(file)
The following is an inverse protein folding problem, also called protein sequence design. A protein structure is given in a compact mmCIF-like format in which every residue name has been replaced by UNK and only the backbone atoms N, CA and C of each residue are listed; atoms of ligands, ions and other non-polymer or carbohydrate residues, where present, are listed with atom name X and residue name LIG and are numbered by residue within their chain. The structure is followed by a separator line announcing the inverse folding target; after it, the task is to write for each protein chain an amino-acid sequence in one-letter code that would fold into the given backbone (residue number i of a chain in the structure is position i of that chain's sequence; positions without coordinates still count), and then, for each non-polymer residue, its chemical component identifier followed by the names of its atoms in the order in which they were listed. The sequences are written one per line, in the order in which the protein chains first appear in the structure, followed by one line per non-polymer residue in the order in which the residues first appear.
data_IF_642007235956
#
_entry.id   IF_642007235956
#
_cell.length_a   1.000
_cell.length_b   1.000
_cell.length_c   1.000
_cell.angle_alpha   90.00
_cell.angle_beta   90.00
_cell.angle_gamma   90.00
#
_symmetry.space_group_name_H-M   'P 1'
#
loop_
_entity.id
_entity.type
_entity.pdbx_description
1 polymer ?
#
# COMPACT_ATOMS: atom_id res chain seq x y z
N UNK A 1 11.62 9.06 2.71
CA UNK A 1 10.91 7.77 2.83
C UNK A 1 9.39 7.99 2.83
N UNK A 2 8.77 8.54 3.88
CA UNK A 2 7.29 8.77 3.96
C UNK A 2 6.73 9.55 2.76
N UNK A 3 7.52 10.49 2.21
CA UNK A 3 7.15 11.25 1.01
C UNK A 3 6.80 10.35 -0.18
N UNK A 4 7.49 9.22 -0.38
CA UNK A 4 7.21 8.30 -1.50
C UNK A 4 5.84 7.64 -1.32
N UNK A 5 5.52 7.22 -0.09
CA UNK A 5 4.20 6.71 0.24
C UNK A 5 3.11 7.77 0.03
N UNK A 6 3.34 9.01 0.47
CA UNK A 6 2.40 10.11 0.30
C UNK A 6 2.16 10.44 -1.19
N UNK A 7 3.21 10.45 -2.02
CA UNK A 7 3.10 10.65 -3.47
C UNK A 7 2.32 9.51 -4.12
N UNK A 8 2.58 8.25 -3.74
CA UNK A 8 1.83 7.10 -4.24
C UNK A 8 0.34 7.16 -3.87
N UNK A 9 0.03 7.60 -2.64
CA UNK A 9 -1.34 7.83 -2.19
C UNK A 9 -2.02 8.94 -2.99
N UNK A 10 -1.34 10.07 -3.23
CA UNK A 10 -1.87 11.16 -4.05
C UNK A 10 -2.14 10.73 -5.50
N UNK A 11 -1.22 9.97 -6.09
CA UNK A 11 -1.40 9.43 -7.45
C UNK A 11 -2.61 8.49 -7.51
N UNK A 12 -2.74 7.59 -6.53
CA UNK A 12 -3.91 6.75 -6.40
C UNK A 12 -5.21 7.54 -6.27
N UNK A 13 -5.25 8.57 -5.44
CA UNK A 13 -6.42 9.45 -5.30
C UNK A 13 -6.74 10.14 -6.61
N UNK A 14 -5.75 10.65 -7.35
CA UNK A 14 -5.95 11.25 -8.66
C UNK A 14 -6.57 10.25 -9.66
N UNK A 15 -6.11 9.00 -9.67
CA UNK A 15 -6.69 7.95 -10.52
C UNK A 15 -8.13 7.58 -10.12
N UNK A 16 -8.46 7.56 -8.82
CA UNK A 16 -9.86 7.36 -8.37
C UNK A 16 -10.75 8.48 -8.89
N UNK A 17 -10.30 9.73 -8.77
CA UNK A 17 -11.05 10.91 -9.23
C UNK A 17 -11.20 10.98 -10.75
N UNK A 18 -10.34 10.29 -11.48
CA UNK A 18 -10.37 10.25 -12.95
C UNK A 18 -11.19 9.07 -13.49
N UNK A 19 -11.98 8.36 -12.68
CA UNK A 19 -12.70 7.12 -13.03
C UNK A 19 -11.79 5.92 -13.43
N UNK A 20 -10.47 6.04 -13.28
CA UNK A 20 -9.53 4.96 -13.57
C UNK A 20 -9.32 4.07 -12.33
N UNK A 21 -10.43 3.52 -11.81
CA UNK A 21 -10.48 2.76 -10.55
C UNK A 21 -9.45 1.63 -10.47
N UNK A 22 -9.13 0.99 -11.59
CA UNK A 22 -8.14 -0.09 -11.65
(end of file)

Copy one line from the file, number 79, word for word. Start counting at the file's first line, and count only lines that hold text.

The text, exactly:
N UNK A 20 -10.47 6.04 -13.28